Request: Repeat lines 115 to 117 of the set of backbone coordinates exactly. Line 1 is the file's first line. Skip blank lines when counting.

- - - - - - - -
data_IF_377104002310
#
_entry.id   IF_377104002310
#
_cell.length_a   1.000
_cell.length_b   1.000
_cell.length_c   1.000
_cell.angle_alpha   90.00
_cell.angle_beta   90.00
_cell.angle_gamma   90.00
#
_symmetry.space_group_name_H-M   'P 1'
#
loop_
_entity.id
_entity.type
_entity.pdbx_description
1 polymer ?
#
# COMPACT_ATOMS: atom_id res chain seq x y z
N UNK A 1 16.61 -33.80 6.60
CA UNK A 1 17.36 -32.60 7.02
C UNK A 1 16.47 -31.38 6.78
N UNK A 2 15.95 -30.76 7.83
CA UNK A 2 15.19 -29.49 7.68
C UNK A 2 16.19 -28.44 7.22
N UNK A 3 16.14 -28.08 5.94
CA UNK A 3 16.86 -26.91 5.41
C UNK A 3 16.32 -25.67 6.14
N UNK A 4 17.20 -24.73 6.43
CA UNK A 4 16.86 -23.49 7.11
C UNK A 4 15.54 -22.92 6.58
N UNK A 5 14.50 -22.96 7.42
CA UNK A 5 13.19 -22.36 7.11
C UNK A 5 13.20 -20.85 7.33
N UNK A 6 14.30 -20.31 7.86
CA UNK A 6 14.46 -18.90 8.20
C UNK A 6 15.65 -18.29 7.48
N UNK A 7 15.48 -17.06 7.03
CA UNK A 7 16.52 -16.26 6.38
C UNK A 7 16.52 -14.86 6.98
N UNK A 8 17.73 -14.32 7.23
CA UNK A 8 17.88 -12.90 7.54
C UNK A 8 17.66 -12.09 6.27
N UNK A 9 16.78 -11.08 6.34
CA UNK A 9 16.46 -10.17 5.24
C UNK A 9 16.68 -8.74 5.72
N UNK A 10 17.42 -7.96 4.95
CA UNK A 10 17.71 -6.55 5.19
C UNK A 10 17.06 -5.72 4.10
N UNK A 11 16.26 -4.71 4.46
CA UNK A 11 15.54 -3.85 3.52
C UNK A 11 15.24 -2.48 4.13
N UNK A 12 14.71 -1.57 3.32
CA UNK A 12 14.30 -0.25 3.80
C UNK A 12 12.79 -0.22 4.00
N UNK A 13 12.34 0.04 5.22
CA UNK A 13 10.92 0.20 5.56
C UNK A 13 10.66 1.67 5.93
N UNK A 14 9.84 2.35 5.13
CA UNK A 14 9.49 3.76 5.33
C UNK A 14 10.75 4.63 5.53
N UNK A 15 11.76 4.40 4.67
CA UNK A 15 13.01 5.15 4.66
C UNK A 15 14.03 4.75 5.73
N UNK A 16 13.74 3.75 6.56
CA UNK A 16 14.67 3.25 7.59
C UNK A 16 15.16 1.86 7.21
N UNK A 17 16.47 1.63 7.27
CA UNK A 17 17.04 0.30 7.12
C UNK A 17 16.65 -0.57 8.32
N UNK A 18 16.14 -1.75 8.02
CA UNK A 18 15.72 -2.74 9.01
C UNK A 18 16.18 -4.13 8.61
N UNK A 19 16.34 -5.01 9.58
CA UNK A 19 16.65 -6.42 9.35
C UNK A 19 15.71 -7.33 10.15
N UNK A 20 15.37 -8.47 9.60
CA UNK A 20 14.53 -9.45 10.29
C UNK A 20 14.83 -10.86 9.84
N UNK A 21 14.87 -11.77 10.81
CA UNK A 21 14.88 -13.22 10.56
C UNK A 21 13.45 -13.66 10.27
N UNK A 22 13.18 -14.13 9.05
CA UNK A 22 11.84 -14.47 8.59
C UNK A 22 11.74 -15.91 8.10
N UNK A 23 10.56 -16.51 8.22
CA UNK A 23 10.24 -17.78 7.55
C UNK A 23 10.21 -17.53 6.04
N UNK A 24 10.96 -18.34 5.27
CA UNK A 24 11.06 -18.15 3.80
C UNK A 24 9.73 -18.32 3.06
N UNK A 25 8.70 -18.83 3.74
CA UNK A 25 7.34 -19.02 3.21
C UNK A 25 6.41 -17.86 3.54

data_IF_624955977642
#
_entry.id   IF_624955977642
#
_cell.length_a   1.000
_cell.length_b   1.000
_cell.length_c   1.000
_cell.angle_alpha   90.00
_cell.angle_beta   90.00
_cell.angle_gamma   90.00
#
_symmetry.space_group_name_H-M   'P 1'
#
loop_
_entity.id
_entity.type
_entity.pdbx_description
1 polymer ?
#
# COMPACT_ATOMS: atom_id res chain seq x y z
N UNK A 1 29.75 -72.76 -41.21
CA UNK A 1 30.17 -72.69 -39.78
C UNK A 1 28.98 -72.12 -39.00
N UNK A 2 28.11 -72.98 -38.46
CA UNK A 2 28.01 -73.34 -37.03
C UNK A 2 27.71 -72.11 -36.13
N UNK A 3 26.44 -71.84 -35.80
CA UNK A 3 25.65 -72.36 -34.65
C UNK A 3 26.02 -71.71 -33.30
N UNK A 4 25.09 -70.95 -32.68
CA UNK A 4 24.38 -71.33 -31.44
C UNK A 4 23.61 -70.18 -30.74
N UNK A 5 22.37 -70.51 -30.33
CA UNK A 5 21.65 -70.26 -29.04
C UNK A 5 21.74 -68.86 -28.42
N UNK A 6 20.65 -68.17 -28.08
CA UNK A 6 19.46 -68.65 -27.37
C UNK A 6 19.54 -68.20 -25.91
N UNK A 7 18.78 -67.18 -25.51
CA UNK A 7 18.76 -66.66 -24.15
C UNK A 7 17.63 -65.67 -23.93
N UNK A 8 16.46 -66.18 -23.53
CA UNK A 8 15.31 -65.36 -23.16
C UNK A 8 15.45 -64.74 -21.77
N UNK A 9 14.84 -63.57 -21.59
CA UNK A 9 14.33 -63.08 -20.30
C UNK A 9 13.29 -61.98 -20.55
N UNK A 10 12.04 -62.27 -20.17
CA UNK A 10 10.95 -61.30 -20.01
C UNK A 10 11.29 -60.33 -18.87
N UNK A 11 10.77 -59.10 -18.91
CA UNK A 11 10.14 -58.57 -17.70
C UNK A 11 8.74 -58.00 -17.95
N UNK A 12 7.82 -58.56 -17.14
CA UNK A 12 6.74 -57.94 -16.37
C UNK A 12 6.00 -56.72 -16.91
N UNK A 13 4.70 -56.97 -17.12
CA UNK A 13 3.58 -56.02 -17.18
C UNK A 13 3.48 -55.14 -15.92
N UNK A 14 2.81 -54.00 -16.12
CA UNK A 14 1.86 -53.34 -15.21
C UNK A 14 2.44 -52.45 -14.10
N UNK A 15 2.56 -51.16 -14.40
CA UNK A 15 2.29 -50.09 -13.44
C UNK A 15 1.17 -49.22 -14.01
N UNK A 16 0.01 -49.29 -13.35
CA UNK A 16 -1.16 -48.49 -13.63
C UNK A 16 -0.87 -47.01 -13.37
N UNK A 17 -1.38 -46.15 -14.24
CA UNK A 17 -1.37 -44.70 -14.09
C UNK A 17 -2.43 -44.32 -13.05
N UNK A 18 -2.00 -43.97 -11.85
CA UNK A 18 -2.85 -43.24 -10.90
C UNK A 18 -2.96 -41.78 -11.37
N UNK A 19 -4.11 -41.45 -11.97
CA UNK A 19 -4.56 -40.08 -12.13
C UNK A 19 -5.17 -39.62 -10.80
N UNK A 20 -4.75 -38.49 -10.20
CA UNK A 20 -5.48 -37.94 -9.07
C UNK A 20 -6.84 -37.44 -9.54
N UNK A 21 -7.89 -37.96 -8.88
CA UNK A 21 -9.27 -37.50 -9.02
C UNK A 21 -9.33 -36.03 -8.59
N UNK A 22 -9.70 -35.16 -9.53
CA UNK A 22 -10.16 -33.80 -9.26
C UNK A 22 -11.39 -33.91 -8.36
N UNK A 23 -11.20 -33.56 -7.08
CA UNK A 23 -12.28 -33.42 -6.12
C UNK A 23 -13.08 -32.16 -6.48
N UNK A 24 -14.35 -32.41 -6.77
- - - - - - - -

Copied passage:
# COMPACT_ATOMS: atom_id res chain seq x y z
N UNK A 1 29.75 -72.76 -41.21
CA UNK A 1 30.17 -72.69 -39.78